Tuesday Jul 29 2008
Living history, from the beltway to the ball yard
By: Paul Cambra The Press-Tribune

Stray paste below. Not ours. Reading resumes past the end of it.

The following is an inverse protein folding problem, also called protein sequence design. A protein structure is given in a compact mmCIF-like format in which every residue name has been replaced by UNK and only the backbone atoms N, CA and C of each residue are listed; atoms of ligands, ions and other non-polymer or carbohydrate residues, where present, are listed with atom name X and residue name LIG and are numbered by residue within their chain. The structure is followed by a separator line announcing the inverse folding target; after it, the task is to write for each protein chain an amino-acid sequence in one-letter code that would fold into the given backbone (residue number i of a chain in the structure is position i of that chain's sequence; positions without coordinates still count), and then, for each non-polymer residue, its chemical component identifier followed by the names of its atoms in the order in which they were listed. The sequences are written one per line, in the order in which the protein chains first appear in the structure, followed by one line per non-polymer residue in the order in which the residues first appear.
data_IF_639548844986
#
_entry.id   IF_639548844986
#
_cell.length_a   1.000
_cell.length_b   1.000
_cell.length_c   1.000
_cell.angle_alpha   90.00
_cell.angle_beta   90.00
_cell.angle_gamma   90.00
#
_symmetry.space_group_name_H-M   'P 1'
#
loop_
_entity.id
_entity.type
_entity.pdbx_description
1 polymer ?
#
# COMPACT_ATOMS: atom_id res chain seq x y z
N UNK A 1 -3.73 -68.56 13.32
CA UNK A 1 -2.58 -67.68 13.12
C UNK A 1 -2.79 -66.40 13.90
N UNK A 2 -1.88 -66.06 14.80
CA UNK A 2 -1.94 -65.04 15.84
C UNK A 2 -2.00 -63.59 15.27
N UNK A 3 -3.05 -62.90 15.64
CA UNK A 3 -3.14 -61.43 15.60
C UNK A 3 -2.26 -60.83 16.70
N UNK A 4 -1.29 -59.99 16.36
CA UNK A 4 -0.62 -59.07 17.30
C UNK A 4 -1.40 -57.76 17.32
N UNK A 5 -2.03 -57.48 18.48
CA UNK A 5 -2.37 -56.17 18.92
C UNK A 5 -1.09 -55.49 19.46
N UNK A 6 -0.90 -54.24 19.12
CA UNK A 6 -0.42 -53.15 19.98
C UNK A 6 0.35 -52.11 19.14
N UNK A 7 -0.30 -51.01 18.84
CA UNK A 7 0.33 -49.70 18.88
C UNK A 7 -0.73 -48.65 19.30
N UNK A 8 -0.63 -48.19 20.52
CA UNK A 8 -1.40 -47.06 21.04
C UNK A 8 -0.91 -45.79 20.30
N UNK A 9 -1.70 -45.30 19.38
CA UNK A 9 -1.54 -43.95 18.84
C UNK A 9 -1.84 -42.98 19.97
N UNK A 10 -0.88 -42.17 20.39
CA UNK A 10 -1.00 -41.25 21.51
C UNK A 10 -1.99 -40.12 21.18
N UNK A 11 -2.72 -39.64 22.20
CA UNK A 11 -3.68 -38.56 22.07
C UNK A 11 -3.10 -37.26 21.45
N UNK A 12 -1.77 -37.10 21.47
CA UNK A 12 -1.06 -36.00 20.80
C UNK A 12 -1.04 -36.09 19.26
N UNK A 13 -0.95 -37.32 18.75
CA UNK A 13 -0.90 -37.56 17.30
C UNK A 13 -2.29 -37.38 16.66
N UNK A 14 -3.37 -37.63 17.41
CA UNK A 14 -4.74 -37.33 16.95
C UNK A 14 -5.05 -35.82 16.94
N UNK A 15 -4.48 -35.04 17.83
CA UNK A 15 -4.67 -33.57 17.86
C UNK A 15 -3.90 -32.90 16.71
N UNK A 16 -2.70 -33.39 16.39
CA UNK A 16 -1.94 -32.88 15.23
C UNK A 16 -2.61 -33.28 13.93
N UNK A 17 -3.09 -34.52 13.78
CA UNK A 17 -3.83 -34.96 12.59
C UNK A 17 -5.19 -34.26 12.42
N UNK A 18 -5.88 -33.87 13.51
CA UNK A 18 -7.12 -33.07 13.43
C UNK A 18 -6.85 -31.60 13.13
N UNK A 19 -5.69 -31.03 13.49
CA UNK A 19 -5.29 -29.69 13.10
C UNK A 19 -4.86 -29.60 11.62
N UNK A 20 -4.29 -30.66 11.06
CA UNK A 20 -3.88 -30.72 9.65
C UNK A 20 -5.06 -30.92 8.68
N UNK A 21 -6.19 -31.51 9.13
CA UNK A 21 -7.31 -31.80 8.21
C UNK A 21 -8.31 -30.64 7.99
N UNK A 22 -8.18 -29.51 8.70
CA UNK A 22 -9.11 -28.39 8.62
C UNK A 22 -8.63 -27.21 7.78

George Bush would be proud of me. I sunk my entire stimulus check right back into the local economy. His local economy, that is, not ours. I just returned from a 12-day trip to the Washington, D.C., area and boy is my patriotism tired. There is nothing like a dose of founding father fervor to turn even the most cynical of citizens (read: me) into a flag-waving, forebearer-lovin’ fool. With two kids fresh off of eighth-grade history and a 7-year-old Johnny Tremain in the family, it seemed like the perfect time to go. Now, this wasn’t one of those kick back and relax vacations. There was no sunbathing, chaise lounging or “Hey cabana boy bring me another rum and coke” to be found. This was a “hit the ground running” kind of trip. Well, maybe it was really fast walking, but with the amount of things to see and do, there is little time to waste. If only Congress could move as fast as we did. I’d like to see them try to return a rental car by 6 p.m. on a route that takes you past the convention center just when everyone’s getting off work in a town you’ve never driven in before that was designed by some 18th century Frenchman. But dropping off the rental car as soon as we hit town was smart. The D.C. Metro is great and for the price of a week’s pass you can get anywhere you need to be, and, as is usually the case, a few places you didn’t mean to be. But that is what is so cool about D.C. Even when you take a wrong turn, there’s a good chance you’ll run into a statue or a battlefield or something. We toured the Capitol and the Supreme Court, saw the changing of the guard at Arlington National Cemetery (as well as the changing of the shifts in their gift shop), took in as many museums and galleries as humanly possible and sat on the steps of the Lincoln Memorial at night. The two monuments built since my last time there, the Korean War and Second World War memorials, were both fantastic. A two-hour-deep drive into Virginia was a treat, through highways carved out of dense forests, with billboards relegated to the occasional clearing and set back 100-feet from the road. The historic triangle of Williamsburg, Jamestown and Yorktown was, well, historic, and the country roads we took back were straight out of a Thomas Kinkade painting. Visiting Monticello and Mount Vernon gives one pause for thought, as in, “am I really standing in the same room where George Washington ate his mutton chops and drank his Samuel Adams?” A not-nearly-as-pretty drive north gets you to the not-nearly-as-quaint city of Baltimore, where the aquarium is second only to Monterey Bay’s and the ball club is always in second-to-last place. But Camden Yards is still a must see, especially when you leave there with a foul ball and Boog Powell’s autograph. And like any good tourist, I sampled the local fare with gusto. Crab cakes in Baltimore, Welsh rarebit in Williamsburg, and Lebanese, Italian, Greek and Thai food in D.C.’s colorful Adams-Morgan neighborhood. Of course, in D.C. proper it was burgers at Bullfeathers and a “Langley Dog” at the Spy City Café. I know what you’re thinking. You didn’t go all the way across the country and not visit the Newseum, the 250,000-square-foot museum devoted to, among other things, newspapers? Well, though dedicated to the ideals of “free press, free speech and free spirit for all people,” it is hardly free to actual people. We saved the $113 admission and instead went across the street to the National Gallery of Art, which is funded by taxpayers like me and you and filled to the brim with Rembrandts, Monets and Van Goghs. Besides, I was on vacation away from a newspaper. And though I managed to escape the day-to-day drudgery of deadlines and doughnuts, I did stumble upon one connection to home. Tucked away in the furthest reaches of the Natural History Museum, past the Hope Diamond and beyond the meteorite from Anatarctica, was a shiny little nugget of Placer County gold. We are in the Smithsonian, folks. Grab a flag and wave it proudly.